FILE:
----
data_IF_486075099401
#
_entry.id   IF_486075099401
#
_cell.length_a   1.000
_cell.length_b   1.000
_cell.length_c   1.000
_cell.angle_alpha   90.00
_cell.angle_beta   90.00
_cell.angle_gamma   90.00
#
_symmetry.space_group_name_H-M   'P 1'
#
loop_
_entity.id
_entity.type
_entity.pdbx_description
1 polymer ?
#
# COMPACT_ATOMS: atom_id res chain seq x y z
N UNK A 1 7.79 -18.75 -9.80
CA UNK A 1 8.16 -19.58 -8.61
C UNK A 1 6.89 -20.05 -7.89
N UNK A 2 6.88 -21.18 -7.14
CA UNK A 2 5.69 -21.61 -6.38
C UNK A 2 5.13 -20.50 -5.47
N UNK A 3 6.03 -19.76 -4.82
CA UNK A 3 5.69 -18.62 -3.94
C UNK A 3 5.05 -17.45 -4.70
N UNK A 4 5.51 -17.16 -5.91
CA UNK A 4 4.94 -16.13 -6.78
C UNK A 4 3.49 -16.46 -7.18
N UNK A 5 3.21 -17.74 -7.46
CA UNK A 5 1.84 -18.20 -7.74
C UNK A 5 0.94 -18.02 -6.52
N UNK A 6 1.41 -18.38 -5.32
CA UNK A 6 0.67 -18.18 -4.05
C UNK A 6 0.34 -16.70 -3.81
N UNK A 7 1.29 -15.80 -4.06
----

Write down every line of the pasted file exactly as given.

data_IF_486075099401
#
_entry.id   IF_486075099401
#
_cell.length_a   1.000
_cell.length_b   1.000
_cell.length_c   1.000
_cell.angle_alpha   90.00
_cell.angle_beta   90.00
_cell.angle_gamma   90.00
#
_symmetry.space_group_name_H-M   'P 1'
#
loop_
_entity.id
_entity.type
_entity.pdbx_description
1 polymer ?
#
# COMPACT_ATOMS: atom_id res chain seq x y z
N UNK A 1 7.79 -18.75 -9.80
CA UNK A 1 8.16 -19.58 -8.61
C UNK A 1 6.89 -20.05 -7.89
N UNK A 2 6.88 -21.18 -7.14
CA UNK A 2 5.69 -21.61 -6.38
C UNK A 2 5.13 -20.50 -5.47
N UNK A 3 6.03 -19.76 -4.82
CA UNK A 3 5.69 -18.62 -3.94
C UNK A 3 5.05 -17.45 -4.70
N UNK A 4 5.51 -17.16 -5.91
CA UNK A 4 4.94 -16.13 -6.78
C UNK A 4 3.49 -16.46 -7.18
N UNK A 5 3.21 -17.74 -7.46
CA UNK A 5 1.84 -18.20 -7.74
C UNK A 5 0.94 -18.02 -6.52
N UNK A 6 1.41 -18.38 -5.32
CA UNK A 6 0.67 -18.18 -4.05
C UNK A 6 0.34 -16.70 -3.81
N UNK A 7 1.29 -15.80 -4.06